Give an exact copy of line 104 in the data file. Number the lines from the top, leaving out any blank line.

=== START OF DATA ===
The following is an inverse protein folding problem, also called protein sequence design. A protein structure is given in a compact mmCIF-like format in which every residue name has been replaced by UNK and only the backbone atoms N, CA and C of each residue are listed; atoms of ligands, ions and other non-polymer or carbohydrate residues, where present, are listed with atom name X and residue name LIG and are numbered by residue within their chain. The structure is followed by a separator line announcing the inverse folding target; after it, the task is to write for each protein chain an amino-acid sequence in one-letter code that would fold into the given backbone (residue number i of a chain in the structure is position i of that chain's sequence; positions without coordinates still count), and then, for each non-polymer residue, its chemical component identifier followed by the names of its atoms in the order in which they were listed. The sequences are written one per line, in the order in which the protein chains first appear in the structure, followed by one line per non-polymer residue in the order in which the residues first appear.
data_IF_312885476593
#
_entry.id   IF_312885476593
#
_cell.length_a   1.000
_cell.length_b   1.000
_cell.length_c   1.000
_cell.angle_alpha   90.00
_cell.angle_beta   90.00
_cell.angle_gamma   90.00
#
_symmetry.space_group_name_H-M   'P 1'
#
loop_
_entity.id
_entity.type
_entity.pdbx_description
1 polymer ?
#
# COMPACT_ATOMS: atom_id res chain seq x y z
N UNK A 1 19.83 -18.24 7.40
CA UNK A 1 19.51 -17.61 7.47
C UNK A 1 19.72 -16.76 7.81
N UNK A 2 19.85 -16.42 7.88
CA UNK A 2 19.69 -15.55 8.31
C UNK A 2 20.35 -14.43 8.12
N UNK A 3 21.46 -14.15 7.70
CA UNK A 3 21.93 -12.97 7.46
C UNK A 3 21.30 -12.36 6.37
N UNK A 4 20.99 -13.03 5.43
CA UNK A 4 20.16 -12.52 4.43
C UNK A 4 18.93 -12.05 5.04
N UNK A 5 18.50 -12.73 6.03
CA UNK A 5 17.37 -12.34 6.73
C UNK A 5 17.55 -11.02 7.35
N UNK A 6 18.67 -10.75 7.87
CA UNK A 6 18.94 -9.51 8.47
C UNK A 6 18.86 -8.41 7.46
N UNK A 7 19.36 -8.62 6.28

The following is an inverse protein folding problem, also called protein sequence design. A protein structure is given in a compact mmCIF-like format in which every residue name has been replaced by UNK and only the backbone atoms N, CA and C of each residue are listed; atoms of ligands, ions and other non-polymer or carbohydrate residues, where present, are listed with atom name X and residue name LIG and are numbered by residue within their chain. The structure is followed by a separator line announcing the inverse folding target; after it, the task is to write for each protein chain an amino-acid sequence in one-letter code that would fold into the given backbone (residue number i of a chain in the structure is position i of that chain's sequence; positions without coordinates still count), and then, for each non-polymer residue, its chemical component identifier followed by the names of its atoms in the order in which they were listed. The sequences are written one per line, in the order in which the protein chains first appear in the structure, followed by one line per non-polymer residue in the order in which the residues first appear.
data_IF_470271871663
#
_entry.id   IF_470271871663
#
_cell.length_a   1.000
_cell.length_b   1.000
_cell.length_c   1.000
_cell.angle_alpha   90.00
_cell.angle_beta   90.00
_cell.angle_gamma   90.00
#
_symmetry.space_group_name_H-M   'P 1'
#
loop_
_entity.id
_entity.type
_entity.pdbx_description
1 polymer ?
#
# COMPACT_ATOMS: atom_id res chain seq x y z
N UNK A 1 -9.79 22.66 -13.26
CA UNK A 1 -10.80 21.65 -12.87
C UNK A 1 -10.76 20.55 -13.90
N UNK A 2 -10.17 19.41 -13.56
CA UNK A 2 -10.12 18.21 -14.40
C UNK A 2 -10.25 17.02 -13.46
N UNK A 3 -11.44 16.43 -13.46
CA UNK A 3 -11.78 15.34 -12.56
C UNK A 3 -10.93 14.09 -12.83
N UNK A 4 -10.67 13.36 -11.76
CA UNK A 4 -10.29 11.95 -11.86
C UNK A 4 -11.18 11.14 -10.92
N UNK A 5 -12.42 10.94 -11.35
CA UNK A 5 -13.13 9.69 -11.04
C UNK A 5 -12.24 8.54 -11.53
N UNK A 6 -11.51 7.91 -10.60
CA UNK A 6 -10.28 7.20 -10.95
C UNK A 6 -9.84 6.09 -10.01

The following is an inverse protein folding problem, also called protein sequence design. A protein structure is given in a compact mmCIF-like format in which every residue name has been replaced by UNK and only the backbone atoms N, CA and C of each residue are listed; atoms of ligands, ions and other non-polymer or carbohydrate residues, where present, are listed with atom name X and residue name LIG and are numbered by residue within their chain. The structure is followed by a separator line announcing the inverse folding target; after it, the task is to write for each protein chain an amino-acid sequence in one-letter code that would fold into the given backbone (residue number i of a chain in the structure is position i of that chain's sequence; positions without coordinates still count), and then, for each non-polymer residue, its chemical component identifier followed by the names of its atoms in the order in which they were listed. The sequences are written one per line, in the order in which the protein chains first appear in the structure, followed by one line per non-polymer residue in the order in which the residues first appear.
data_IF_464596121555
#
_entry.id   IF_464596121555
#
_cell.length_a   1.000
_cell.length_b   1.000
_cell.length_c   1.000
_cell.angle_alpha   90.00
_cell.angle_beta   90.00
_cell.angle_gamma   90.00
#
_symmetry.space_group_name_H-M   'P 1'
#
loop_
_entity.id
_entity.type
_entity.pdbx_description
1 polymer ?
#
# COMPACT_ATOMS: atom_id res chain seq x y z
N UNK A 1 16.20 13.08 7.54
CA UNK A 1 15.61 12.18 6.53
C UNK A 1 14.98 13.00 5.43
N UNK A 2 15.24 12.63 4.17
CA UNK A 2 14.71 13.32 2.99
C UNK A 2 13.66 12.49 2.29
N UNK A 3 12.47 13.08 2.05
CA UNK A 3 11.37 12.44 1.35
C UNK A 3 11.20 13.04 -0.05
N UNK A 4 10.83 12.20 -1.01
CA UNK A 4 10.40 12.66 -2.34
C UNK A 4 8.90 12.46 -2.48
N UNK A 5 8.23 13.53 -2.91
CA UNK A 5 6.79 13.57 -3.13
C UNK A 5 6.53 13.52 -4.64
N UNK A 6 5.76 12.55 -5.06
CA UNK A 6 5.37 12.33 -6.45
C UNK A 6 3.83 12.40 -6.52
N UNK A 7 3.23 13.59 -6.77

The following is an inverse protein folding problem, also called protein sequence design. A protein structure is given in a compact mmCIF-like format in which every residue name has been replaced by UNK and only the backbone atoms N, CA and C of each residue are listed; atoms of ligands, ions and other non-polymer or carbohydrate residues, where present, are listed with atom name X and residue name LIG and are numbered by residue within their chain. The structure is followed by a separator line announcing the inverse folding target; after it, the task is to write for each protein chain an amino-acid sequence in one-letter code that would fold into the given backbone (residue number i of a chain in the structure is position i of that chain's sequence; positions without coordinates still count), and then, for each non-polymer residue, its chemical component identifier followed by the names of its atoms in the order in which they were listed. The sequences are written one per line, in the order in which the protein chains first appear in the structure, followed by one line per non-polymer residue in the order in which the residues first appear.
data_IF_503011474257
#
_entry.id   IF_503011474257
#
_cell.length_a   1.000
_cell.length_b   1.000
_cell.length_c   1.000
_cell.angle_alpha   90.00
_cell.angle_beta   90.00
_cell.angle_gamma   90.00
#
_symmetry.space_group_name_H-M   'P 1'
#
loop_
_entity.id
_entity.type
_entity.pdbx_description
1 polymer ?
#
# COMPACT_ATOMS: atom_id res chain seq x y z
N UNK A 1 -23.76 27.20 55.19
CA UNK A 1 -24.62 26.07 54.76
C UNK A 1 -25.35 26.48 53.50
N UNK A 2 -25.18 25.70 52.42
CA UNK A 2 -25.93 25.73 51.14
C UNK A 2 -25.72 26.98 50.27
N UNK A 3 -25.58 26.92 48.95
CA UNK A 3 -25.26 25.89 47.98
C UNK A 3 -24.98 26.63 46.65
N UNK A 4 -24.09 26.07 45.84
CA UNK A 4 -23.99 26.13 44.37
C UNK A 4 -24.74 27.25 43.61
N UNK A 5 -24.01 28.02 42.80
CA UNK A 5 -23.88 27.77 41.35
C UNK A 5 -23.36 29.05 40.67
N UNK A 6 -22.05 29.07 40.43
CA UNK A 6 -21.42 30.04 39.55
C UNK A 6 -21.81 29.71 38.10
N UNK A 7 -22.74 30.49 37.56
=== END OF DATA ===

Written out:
N UNK A 2 15.24 12.63 4.17